Millions of Americans each year are prescribed drugs that are not approved for their specific medical condition, a practice that is legal and logical in many cases. But a new study has found that fully 20% of all prescriptions are written for such nonapproved uses and that most of these -- three-quarters -- are not well-supported by scientific studies.
This widespread use of medications “off-label” could threaten patients’ safety while escaping the attention of federal regulators, some experts suggest.
“What surprised me about this study is that in many cases there is a paucity of scientific studies supporting the drug’s use off-label,” says Kenneth I. Kaitin, director of the Tufts Center for the Study of Drug Development. “It’s an issue that should be discussed in the medical community.” Still, Kaitin says, it’s unclear whether consumers are being put at undue risk. “There has not been a significant problem with off-label prescribing that I’m aware of,” he says.
The study, published last week in the Archives of Internal Medicine, polled 3,500 randomly selected doctors on all of their patient interactions over two consecutive days in 2001, including any drugs they may have prescribed. Researchers then retrieved information on the 100 most commonly prescribed drugs as well as 60 more drugs that were randomly selected.
Among other things, the scientists found that cardiac medications, anticonvulsants and asthma medications were the most likely to be prescribed off-label. Psychiatric drugs and allergy medications were the most likely types of drugs to be used off-label with little scientific support. In fact, scientific support was lacking for 96% of the psychiatric drugs prescribed off-label.
Dr. Randall S. Stafford, lead author of the study and an associate professor of medicine at the Stanford Prevention Research Center, said the findings were troubling. Even though drugs are thoroughly reviewed by the Food and Drug Administration before they’re allowed to go to market, “the FDA does not vouch for the safety and efficacy of all the various ways that drugs are used,” he says.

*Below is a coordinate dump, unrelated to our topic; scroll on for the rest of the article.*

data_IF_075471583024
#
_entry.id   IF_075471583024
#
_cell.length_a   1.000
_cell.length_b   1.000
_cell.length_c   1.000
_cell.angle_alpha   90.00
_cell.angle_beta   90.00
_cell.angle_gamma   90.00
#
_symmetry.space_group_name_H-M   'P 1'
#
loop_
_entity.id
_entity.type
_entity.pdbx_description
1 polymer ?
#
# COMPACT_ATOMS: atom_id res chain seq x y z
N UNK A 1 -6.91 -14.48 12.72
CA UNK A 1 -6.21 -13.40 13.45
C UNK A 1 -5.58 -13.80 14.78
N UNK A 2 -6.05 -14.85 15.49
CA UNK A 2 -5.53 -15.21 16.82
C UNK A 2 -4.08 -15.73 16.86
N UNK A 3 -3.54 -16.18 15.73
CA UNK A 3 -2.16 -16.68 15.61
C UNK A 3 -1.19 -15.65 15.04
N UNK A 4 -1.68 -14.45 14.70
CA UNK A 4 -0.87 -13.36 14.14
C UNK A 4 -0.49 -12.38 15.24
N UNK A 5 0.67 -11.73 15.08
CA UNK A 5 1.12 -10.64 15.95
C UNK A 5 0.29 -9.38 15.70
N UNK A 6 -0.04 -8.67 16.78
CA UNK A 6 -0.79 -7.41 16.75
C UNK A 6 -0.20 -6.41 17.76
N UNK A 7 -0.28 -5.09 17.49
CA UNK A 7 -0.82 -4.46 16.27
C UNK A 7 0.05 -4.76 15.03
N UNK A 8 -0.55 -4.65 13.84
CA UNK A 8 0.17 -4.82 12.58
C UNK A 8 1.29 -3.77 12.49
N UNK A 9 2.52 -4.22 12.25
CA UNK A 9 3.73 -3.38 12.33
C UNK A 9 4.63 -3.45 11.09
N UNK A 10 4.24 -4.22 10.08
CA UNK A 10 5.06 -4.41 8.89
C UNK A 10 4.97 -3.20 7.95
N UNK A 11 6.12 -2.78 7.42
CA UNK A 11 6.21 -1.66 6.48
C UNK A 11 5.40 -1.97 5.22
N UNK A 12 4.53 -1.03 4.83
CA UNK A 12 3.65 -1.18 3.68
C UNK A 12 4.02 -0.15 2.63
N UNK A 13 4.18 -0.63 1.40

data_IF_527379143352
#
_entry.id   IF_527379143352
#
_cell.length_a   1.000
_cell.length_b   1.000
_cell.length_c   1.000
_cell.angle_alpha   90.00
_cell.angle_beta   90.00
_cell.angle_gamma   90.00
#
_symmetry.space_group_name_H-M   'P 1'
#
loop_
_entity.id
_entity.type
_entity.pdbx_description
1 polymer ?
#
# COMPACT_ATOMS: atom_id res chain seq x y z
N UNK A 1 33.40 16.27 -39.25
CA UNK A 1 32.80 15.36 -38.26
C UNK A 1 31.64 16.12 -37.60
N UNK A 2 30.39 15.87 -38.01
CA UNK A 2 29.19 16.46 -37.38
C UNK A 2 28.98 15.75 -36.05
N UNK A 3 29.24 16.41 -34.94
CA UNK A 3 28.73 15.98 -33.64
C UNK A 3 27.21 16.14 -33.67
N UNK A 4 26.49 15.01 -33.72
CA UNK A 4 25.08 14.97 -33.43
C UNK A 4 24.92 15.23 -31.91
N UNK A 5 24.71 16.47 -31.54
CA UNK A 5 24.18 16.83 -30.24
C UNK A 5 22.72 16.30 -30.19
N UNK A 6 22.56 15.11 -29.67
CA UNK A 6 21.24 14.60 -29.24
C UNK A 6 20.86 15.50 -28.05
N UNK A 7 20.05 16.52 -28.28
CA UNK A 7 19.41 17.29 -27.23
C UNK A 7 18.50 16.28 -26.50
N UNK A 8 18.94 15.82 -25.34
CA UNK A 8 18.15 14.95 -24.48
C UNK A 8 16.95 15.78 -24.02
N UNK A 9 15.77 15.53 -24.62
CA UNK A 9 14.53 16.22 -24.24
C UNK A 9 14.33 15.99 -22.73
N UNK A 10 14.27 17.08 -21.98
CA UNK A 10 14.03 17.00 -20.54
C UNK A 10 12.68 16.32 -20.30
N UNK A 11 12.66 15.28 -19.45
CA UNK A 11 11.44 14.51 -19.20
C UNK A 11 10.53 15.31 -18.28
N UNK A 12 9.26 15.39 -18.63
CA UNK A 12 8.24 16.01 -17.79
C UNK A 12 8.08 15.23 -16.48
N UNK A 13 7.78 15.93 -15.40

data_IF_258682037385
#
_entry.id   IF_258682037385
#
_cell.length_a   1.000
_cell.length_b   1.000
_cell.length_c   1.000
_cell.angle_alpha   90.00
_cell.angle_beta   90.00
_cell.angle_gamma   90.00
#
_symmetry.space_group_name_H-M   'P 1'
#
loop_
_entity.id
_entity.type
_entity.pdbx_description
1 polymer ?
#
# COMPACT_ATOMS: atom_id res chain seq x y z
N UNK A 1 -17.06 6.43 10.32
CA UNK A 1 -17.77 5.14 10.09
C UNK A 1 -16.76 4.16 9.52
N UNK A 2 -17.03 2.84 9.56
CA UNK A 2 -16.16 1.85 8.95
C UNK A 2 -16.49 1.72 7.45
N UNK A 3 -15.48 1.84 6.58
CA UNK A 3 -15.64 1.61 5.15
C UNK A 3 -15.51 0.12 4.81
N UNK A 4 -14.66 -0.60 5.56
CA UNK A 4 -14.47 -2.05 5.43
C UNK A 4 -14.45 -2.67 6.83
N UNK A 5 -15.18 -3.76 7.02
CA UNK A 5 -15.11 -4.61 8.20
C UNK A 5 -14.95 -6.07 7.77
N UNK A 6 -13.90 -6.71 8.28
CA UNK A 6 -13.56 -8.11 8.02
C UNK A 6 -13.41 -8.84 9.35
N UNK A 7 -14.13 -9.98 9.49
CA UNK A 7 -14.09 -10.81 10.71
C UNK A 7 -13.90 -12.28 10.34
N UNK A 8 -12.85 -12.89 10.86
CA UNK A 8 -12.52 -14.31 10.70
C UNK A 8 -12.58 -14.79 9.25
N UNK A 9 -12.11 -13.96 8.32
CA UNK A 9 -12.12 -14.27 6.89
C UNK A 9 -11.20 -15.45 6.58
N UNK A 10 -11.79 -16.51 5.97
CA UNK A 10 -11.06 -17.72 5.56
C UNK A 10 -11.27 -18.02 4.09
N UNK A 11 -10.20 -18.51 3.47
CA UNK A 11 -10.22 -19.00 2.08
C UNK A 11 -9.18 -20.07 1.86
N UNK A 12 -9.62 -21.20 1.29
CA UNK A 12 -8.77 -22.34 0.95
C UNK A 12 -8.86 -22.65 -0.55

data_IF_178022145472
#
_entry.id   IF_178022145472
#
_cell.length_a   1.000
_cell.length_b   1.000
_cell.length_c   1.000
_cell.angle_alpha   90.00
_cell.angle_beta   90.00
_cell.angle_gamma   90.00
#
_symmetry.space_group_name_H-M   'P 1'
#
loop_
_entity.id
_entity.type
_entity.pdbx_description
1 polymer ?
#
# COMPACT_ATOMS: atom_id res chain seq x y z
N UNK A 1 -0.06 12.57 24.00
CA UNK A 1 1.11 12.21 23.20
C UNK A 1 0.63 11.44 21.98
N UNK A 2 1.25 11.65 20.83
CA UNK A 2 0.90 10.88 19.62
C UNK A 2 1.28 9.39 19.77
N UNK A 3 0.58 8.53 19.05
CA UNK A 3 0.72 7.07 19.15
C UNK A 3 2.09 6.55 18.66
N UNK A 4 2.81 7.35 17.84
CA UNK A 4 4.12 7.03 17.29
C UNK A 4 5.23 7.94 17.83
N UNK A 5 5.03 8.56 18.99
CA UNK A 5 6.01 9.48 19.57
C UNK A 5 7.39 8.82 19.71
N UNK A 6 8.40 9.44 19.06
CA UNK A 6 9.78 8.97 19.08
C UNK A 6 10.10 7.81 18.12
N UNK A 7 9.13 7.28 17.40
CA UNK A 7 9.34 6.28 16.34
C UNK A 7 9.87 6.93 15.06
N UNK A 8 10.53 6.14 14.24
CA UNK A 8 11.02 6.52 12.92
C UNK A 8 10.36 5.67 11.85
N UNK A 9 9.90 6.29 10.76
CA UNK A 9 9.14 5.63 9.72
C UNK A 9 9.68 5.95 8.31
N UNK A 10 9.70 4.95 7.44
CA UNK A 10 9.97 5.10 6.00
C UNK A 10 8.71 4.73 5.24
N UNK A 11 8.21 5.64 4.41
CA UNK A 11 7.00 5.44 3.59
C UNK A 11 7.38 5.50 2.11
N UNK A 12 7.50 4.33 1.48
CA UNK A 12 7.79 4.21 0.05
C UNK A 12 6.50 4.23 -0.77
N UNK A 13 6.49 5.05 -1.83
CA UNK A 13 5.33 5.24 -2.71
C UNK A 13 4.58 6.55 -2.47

Drugs, he adds, are tested and approved at specific doses with detailed information about side effects that occurred during the trials -- but those data may be irrelevant when a medication is used for a different diagnosis and in different types of patients.
Off-label use of drugs is not rare. Once a drug reaches the market, doctors can legally prescribe it for any diagnosis. This long-standing practice has been lauded for allowing doctors the freedom to treat their patients based on the latest scientific studies and clinical information.
In certain areas of medicine, such as pediatrics, off-label use of medications is almost unavoidable because, until recently, drug manufacturers were not required to conduct research on how their products affect children. And in cancer treatment, off-label use allows doctors to try different strategies for seriously ill patients who have exhausted all other options.
Off-label use also makes sense when the drug is used for a condition very similar to its approved indication. For example, Stafford says, doctors can reasonably assume that a drug used to treat asthma will be effective for other lung diseases.
“There are plenty of situations where off-label use is completely legitimate,” says Stafford, “But there are other ways that drugs are used that are quite distinct from the FDA indication and where we don’t have good information.”
For example, he says, the Type 2 diabetes drug metformin is frequently prescribed for women with polycystic ovary syndrome. And gabapentin, a seizure drug, is widely prescribed for chronic pain. At the time the study was undertaken, in 2001, there was some preliminary evidence that those drugs had other beneficial uses, but it was not substantial.
However, safety issues are more likely to come to the attention of health regulators regarding an FDA-approved use of a drug than a nonapproved use, Stafford says.
The study did not address why doctors prescribe so many off-label medications bearing little scientific support. It is illegal for drug company sales representatives to promote off-label uses, although some experts think that practice occurs. (Pfizer, manufacturer of the gabapentin drug Neurontin, was convicted in 2004 for inappropriate marketing of off-label uses.)
Doctors often learn about novel drug uses from colleagues or from preliminary studies. The desire to offer patients the latest therapies may lead them to make a leap of faith with an off-label drug, Stafford says.
Consumers should ask if the prescription they receive is approved for their condition or has been adequately studied, he says. Doctors “need to think about the degree of evidence that supports what we do.”